Cubs slay Giants and will now face 'the curse' in NLCS
Chicago is headed back to the National League Championship Series for a second straight year, and another opportunity to win the World Series championship title that has eluded them since 1908.
The Chicago Cubs are headed to the National League Championship Series for the second straight year, after staging a four-run comeback in the ninth inning on Tuesday against the San Francisco Giants.
Javier Baez knocked in the go-ahead run with a single that followed a two-run single from pinch hitter Willson Contreras. Closer Aroldis Chapman blew past three Giants hitters, redeeming himself for a blown save the night before.
The win sealed a 3-1 series victory for the Cubs and denied an 11th consecutive win in an elimination game to the Giants, who’ve taken home titles every two years since the beginning of this decade.
The Cubs, who finished the season with a league-best 103-58 record, have 108 years’ worth of Chicagoland keening in their ears, but players insist that the club’s storied history of beautiful loserdom – and the Curse of the Billy Goat myth that supposedly perpetuates it – hasn’t fed any superstition on their part.
"Nobody really cares in there about a curse or a goat or anything else," veteran left-handed pitcher Jon Lester told the Associated Press. "If we make a mistake, we're not going to blame it on a curse or anything else like that. We're going to blame it on ourselves and be accountable for it and move on to the next play or the next moment."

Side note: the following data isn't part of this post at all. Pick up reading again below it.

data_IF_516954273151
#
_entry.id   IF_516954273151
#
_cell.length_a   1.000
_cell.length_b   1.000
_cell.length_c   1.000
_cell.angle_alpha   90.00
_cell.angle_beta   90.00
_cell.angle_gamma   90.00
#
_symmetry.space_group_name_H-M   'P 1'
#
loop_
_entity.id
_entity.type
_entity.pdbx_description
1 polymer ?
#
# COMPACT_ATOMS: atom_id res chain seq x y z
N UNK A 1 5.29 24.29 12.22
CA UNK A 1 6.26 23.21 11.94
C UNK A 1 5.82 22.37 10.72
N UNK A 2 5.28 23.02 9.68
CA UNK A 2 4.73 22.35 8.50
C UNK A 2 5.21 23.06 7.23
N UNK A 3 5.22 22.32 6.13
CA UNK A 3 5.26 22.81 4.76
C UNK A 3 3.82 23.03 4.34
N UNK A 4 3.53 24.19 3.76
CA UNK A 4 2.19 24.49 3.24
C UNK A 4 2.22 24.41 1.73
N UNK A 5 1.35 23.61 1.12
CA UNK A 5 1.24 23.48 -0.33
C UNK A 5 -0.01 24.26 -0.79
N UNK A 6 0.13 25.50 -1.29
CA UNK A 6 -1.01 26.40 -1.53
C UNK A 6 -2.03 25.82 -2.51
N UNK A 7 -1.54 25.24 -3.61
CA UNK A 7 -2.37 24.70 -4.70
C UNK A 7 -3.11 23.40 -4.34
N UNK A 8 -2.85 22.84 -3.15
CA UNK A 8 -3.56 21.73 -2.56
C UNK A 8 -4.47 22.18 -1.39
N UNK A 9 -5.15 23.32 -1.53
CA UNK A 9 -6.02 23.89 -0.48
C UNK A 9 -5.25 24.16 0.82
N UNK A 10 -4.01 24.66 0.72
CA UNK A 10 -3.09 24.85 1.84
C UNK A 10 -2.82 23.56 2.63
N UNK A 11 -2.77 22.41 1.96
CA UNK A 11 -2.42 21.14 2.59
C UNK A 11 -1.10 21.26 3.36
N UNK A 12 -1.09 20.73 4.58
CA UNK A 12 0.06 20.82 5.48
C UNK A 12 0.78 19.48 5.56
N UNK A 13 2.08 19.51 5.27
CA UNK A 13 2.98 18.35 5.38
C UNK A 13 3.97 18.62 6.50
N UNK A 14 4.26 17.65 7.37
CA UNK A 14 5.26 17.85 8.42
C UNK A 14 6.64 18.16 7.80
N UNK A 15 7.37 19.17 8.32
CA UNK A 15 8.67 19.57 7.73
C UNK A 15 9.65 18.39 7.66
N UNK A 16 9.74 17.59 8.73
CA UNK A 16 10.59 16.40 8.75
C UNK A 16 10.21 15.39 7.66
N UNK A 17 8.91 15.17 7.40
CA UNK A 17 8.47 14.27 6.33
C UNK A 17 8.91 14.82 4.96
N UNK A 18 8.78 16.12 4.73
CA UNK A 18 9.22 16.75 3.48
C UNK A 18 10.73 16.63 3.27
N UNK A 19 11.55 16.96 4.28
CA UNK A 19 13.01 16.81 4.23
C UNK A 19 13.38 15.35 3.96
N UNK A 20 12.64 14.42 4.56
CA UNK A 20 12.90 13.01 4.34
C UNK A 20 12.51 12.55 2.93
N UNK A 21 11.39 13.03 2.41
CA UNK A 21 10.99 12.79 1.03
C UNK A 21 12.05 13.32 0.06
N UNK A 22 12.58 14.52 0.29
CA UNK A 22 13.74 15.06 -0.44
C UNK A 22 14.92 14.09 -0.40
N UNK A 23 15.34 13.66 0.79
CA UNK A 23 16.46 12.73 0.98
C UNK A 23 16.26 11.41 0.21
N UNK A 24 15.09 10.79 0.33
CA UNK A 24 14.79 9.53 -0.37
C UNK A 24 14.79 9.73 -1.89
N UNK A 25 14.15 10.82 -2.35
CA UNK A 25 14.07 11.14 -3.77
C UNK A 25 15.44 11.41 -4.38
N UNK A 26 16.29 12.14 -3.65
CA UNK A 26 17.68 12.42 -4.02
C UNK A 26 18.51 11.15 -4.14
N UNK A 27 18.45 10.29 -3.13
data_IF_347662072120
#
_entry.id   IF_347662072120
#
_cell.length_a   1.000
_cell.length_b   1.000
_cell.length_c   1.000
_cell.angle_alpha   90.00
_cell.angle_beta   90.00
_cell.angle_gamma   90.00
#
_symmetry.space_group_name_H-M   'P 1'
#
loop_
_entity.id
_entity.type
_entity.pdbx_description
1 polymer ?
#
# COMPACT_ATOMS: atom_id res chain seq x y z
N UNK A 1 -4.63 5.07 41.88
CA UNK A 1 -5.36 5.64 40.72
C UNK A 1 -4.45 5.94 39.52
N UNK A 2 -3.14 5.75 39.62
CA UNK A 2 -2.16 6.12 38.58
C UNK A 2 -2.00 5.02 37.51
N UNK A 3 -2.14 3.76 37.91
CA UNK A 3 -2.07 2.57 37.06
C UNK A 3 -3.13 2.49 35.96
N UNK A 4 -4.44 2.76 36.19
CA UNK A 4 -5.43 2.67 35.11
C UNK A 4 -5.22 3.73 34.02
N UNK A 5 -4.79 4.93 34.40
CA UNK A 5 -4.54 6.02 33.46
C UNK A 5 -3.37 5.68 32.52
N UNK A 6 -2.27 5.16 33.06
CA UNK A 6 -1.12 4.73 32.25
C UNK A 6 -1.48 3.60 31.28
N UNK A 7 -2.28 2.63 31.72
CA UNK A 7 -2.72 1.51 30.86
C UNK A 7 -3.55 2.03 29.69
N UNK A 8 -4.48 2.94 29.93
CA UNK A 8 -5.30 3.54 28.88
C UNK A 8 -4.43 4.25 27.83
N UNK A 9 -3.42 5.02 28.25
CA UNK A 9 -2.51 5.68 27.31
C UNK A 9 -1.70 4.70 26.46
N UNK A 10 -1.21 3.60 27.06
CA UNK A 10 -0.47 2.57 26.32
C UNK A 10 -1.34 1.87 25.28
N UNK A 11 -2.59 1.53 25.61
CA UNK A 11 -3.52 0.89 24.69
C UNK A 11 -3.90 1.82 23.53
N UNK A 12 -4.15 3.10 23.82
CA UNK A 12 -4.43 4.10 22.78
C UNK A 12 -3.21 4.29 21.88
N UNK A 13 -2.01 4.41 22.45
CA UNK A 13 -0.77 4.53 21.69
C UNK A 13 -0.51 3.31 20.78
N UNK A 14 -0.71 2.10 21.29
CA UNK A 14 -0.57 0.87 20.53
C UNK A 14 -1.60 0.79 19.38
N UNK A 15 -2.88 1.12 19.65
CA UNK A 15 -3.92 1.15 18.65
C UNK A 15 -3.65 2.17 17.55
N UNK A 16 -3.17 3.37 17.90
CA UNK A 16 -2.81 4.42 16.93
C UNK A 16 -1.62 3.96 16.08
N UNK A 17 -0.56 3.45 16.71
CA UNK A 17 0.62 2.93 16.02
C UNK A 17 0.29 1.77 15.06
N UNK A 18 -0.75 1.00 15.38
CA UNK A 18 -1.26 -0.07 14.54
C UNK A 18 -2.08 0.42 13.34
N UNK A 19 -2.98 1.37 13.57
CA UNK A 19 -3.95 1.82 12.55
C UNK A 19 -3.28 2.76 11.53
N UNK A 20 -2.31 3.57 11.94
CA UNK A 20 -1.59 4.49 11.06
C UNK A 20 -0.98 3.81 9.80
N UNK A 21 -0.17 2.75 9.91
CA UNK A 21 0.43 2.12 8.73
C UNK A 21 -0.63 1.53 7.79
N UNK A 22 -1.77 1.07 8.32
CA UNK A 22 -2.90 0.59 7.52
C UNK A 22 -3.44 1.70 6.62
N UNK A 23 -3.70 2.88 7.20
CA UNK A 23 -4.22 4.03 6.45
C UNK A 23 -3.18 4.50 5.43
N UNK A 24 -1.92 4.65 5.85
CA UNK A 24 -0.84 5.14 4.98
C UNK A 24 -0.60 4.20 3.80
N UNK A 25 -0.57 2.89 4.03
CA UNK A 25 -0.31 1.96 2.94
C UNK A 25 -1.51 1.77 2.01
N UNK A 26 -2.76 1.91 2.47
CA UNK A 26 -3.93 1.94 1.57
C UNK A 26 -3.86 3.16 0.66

"We got too many young guys in there that don't even know what that stuff is," he said. "So, it's almost better to play naive and just go out and worry about us, worry about the Cubs and not anything else in the past or, like I said, any animals."
Chicago's odds this year look better than ever. As The Christian Science Monitor’s Erik Spanberg wrote this month, close baseball watchers might be surprised if they don’t win it all:
No matter what happens, you can count on a chorus of questions about whether this is the year for Chicago fans and constant crash courses in previous Cubs miseries. Once the Boston Red Sox ended their own curse – of the Bambino, as in an ill-fated trade of future Hall of Famer Babe Ruth – by winning the 2004 World Series after 86 years without a title and the Cleveland Cavaliers basketball team won the NBA finals earlier this year (the first time any major Cleveland team had come out on top in a championship since 1964), the Cubs became the symbol of relentless sports futility.
If the Cubs snap their century-plus World Series drought this year, the rewards will be many, but money won’t be anywhere near the top of that list.
“For the city, it will be spiritually uplifting,” says Andrew Zimbalist, a Smith College professor and sports economist. “It will be as good as a visit from the maharishi.”
The Cubs will face either the Los Angeles Dodgers or Washington Nationals, who are currently tied at 2-2. Lester is expected to be the starting pitcher in Game 1.
"This is a special group," manager Joe Maddon told the AP. "It's pretty easy when you want to have kids act like kids. Listen, but you see them on the field, they play. We play hard. I think we play it right."
This report contains material from the Associated Press and Reuters.